- People who are taking long trips or moving to China
- Children, because they tend to play with animals, might not report bites, and are more likely to have animal bites on their head and neck.
There is no risk of yellow fever in China. The government of China requires proof of yellow fever vaccination only if you are arriving from a country with risk of yellow fever. This does not include the US. If you are traveling from a country other than the US, check this list to see if you may be required to get the yellow fever vaccine: Countries with risk of yellow fever virus (YFV) transmission.
For more information on recommendations and requirements, see yellow fever recommendations and requirements for China. Your doctor can help you decide if this vaccine is right for you based on your travel plans.
Note: Yellow fever vaccine availability in the United States is currently limited. If you need to be vaccinated before your trip, you may need to travel some distance and schedule your appointment well in advance. Find the clinic nearest you.
When traveling in China, you should avoid mosquito bites to prevent malaria. You may need to take prescription medicine before, during, and after your trip to prevent malaria, depending on your travel plans, such as where you are going, when you are traveling, and if you are spending a lot of time outdoors or sleeping outside. Talk to your doctor about how you can prevent malaria while traveling. For more information on malaria in China, see malaria in China.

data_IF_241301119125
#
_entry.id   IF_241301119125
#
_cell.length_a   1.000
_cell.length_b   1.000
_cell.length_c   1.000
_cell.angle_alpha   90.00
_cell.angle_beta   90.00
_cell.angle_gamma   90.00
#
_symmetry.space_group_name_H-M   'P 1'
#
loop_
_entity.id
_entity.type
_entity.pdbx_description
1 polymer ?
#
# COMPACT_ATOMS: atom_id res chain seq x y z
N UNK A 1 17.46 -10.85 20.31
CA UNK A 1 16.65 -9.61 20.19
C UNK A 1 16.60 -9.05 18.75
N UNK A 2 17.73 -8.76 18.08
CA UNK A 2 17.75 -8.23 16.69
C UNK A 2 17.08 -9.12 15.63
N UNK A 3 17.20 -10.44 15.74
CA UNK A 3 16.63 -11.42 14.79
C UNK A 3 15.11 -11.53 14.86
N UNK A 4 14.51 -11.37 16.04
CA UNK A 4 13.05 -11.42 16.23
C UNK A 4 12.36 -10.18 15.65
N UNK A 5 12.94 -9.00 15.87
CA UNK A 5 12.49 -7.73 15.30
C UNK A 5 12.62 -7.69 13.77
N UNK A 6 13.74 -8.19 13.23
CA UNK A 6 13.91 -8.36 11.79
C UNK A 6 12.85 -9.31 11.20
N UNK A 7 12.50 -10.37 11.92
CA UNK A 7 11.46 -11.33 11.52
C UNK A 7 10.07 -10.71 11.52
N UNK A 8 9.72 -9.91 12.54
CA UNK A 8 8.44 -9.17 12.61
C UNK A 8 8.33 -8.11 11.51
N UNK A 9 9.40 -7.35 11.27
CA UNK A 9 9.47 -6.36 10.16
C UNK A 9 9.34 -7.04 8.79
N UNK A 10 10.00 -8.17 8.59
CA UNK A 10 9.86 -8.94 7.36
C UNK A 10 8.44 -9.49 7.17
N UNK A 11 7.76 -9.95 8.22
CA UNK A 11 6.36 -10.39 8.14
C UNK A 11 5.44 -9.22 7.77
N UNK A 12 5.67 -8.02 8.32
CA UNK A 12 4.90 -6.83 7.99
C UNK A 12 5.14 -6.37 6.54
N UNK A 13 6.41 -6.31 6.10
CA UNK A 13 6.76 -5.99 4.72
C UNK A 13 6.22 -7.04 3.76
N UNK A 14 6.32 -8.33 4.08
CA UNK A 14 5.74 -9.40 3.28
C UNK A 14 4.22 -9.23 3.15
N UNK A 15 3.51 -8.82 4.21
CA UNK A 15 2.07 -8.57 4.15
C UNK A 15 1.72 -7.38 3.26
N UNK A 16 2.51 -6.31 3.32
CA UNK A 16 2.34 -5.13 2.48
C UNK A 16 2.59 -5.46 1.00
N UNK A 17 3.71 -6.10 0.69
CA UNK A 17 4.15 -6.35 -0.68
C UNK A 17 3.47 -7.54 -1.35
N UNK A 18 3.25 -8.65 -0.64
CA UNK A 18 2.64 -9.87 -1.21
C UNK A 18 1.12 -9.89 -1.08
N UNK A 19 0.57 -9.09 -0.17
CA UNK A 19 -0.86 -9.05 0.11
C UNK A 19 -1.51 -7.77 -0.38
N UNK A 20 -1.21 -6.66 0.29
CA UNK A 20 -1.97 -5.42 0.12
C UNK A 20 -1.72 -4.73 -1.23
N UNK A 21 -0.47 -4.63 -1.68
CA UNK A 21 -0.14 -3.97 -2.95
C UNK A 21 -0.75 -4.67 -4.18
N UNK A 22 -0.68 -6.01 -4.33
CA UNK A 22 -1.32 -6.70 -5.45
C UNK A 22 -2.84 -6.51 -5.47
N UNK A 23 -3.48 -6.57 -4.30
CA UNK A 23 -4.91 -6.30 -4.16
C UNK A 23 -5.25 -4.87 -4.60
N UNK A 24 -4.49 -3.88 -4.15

- Get vaccinated
- Take antimalarial meds
- Eat and drink safely
- Prevent bug bites
- Keep away from animals
- Reduce your exposure to germs
- Avoid sharing body fluids
- Avoid non-sterile medical or cosmetic equipment
Although China is now the world’s second-largest economy, per capita income is still below the world average, with wide disparity in wealth and development between rural and urban as well as east and west. Health risks vary accordingly.
China’s rapid economic expansion has resulted in tremendous increases in emissions of air pollutants, particularly in the megacities. Although aggressive efforts are underway to control pollution, 16 of the 20 most polluted cities in the world are in China, and Beijing regularly tops the list. On peak pollution days, the levels of particulate matter in the air can exceed 40 times the limit considered safe by the World Health Organization. Short-term exposure to these levels of air pollution can irritate the eyes and throat, and those with underlying cardiorespiratory illness, including asthma, chronic obstructive pulmonary disease, or congestive heart failure, may find their condition exacerbated. In addition, exposure to high levels of air pollution significantly increases the risk of respiratory tract infections, including sinusitis, otitis, bronchitis, and pneumonia. Children and the elderly are the most vulnerable to these effects.